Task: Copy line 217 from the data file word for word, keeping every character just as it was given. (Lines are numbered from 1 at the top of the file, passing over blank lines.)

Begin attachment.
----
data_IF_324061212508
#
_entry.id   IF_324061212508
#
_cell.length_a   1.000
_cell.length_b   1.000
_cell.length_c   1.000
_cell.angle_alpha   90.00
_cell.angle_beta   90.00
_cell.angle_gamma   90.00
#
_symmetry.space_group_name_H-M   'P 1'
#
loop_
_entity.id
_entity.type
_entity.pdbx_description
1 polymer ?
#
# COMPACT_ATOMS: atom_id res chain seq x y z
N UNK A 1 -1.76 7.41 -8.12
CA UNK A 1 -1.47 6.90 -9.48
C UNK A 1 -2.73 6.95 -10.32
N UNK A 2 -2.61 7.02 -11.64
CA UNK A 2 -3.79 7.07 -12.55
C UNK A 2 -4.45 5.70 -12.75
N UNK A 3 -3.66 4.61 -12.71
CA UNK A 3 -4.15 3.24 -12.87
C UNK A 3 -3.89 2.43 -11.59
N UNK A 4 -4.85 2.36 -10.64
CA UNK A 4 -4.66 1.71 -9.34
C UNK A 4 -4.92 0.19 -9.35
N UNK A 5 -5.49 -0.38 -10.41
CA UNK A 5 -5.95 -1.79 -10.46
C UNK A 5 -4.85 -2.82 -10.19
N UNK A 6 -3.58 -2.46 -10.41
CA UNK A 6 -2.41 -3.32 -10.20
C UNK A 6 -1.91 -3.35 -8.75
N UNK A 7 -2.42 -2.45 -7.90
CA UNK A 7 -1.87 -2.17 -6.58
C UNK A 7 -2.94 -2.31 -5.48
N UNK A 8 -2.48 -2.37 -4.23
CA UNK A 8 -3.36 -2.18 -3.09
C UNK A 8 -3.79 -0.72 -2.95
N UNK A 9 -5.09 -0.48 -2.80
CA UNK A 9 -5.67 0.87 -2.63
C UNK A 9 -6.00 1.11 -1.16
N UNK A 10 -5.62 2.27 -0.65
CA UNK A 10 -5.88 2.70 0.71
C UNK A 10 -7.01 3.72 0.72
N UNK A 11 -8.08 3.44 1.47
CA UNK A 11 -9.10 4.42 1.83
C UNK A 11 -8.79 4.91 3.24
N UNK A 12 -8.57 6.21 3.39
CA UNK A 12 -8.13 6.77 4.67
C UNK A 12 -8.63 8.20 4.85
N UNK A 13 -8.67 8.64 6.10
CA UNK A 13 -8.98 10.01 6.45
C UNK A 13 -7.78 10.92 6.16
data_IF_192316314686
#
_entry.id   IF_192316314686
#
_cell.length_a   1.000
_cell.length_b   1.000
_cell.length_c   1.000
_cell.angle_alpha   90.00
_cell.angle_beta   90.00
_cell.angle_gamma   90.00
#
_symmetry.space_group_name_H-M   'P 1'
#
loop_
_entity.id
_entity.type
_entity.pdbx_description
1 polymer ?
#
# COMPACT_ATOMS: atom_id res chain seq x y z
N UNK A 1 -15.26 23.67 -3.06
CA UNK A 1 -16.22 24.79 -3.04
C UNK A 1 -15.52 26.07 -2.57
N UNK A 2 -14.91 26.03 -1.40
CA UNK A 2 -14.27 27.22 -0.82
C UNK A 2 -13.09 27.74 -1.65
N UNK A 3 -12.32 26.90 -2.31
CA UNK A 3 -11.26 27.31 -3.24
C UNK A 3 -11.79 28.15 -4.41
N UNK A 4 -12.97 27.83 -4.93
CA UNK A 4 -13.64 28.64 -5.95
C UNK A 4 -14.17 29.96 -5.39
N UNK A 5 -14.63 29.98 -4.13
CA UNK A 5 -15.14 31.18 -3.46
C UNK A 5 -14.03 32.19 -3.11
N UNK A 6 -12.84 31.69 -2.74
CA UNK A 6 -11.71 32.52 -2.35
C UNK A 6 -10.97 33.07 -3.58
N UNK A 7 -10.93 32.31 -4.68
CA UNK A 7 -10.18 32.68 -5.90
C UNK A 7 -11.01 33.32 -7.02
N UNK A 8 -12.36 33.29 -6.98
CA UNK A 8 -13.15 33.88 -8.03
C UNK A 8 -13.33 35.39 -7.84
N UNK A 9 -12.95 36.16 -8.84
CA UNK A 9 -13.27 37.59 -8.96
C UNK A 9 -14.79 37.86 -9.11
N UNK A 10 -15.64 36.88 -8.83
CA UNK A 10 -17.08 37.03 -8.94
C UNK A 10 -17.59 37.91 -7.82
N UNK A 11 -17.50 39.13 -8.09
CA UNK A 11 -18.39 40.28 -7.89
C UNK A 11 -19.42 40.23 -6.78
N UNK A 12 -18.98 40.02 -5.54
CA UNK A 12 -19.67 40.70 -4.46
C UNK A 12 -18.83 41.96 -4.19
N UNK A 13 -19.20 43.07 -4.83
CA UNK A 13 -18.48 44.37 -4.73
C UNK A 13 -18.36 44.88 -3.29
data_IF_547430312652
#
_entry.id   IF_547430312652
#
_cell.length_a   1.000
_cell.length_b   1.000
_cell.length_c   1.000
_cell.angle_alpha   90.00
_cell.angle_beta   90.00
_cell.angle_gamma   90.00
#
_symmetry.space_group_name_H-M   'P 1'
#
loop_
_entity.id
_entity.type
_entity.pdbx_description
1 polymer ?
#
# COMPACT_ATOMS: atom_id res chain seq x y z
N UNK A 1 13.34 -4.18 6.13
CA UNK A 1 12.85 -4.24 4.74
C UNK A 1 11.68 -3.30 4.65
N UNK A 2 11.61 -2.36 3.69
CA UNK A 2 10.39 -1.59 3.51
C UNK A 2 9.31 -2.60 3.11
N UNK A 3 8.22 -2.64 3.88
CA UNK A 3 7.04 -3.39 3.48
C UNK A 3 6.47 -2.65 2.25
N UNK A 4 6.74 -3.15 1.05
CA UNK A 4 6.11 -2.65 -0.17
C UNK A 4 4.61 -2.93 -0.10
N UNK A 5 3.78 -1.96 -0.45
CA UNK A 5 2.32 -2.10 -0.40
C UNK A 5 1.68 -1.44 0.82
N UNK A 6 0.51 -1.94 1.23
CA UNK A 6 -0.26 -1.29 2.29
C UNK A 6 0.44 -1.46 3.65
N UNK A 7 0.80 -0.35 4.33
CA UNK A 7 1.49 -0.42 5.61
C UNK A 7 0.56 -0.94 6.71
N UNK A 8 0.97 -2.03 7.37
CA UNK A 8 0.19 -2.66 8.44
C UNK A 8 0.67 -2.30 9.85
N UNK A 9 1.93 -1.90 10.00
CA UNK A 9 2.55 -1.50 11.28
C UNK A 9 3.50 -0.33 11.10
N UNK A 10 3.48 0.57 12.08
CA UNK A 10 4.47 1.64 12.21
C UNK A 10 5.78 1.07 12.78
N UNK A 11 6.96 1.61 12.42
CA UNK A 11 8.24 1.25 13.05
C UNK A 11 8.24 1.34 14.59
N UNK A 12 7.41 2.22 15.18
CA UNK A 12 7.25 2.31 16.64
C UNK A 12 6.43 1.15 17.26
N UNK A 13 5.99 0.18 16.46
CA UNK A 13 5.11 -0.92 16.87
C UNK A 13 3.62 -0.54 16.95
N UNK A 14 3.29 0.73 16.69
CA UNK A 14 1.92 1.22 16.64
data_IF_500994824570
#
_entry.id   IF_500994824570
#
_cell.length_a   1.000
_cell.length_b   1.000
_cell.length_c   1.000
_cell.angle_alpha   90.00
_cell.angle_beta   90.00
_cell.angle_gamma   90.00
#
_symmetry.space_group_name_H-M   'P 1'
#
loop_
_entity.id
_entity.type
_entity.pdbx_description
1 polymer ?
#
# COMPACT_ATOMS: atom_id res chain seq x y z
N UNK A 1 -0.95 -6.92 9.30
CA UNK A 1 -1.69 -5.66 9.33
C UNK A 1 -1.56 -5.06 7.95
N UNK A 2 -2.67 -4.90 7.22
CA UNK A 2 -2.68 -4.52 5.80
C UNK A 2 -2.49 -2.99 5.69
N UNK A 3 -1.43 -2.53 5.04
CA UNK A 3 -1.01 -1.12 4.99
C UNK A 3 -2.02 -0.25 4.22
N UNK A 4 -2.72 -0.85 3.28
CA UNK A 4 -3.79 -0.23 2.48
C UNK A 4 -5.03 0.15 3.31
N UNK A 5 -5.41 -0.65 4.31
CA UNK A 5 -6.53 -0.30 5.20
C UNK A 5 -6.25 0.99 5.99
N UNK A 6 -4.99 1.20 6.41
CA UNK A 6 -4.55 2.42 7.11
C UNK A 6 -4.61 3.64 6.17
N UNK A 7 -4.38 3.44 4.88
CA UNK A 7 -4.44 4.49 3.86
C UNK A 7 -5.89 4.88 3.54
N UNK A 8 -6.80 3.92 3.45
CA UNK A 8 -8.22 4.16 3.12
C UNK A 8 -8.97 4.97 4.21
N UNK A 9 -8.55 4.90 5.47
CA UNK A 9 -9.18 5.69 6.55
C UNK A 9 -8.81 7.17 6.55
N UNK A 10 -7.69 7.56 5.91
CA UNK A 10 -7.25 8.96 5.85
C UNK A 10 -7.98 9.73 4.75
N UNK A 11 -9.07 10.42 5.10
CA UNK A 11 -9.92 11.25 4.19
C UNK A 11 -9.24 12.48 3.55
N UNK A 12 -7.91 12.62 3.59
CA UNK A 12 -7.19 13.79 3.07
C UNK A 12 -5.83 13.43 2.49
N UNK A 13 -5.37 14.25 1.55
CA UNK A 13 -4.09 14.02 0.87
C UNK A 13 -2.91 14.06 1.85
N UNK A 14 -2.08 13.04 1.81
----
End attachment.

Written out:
C UNK A 6 -4.61 3.64 6.17